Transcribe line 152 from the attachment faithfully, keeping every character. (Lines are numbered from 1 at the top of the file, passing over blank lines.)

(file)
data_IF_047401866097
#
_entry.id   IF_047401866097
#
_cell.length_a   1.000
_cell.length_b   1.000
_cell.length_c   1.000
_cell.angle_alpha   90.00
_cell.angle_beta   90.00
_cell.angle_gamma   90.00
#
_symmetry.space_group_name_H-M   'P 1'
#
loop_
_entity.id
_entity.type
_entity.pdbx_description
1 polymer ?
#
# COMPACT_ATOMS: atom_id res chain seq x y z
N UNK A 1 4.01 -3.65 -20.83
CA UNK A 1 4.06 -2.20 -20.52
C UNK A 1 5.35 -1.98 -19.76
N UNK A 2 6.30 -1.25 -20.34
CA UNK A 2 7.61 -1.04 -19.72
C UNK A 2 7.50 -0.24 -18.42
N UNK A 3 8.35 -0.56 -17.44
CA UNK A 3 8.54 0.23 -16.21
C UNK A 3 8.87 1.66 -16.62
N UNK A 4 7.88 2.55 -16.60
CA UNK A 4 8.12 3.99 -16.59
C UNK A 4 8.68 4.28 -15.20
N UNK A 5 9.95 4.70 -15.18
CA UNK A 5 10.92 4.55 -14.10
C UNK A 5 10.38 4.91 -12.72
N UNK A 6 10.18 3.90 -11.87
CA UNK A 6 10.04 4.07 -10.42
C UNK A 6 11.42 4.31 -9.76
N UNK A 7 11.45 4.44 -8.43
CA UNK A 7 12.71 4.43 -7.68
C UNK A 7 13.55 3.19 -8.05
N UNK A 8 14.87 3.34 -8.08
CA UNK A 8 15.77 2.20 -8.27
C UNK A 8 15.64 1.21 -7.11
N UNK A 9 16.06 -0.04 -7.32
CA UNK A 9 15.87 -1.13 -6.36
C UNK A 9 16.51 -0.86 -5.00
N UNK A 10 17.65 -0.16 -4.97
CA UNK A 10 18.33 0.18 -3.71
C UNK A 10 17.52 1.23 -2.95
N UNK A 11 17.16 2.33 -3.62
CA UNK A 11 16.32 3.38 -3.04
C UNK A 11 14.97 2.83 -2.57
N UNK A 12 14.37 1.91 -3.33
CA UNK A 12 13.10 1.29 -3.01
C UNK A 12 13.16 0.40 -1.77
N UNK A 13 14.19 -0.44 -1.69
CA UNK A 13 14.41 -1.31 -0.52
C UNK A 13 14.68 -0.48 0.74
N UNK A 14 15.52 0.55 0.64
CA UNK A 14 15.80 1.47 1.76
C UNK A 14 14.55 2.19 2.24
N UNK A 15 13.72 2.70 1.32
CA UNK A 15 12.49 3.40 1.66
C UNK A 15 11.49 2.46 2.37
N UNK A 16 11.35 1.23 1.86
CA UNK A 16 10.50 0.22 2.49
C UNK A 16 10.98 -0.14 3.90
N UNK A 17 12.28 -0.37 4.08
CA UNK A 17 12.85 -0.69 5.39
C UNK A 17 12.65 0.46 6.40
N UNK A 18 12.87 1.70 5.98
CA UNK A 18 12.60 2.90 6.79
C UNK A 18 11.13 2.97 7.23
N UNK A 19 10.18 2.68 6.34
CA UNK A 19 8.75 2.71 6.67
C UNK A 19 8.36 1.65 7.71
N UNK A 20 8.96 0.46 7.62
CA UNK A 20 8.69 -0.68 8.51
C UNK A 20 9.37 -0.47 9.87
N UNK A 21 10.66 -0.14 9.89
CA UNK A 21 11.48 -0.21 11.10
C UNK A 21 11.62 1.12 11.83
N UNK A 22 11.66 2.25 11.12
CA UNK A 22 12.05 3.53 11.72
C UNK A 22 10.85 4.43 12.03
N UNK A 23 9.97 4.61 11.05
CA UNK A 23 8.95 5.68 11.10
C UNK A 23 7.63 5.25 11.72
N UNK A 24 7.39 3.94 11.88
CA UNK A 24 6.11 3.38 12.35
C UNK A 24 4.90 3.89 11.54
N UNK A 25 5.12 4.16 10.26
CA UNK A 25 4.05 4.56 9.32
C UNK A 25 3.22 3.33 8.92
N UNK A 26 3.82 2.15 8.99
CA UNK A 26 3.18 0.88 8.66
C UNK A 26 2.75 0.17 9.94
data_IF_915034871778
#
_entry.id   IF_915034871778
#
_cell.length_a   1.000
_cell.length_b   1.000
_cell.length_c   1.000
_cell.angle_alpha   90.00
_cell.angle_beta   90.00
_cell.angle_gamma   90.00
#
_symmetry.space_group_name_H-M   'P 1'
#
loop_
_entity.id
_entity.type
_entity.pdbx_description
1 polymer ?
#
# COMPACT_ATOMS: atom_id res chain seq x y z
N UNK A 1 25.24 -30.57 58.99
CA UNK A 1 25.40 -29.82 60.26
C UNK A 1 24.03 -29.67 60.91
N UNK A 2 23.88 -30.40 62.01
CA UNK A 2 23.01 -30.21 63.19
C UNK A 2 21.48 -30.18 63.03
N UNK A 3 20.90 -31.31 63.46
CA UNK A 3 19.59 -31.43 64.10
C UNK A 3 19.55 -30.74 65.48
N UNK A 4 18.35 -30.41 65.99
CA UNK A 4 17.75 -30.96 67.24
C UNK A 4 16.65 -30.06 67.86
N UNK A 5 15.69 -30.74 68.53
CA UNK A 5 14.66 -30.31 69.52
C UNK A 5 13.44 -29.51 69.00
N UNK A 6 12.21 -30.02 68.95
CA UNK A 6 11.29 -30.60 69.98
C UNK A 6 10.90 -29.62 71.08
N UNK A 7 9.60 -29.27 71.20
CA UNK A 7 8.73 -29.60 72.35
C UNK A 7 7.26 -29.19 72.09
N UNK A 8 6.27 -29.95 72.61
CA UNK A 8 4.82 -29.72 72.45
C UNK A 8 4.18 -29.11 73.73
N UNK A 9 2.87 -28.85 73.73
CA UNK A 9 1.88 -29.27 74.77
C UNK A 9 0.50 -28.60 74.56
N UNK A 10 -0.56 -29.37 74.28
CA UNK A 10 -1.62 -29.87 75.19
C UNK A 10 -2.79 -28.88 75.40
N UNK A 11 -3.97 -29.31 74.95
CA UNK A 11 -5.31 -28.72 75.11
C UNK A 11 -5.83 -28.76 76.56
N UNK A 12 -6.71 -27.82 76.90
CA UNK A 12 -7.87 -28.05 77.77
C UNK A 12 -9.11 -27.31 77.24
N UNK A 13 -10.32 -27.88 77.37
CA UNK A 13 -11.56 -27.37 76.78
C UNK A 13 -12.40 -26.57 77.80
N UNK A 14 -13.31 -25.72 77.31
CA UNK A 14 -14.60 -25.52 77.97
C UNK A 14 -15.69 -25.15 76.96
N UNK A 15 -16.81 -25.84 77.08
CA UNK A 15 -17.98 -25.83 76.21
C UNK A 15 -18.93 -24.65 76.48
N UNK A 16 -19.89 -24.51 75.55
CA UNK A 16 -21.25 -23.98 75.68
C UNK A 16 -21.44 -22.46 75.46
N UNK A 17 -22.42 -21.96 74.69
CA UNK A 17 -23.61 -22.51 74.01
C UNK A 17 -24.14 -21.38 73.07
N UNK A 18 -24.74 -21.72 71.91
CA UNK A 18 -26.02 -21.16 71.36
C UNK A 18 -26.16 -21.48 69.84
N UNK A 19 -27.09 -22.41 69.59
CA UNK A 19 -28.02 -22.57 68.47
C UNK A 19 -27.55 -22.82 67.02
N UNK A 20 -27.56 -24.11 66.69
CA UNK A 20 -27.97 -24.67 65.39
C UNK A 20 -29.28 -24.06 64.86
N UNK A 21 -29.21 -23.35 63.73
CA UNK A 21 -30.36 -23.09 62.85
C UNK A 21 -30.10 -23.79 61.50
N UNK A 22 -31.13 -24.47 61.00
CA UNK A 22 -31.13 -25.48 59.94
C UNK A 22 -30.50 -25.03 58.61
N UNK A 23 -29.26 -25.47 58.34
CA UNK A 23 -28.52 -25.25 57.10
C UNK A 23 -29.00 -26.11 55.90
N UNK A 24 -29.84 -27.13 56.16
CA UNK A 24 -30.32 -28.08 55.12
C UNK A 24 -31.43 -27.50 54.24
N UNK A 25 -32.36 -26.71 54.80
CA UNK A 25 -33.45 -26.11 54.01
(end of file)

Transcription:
N UNK A 12 -6.71 -27.82 76.90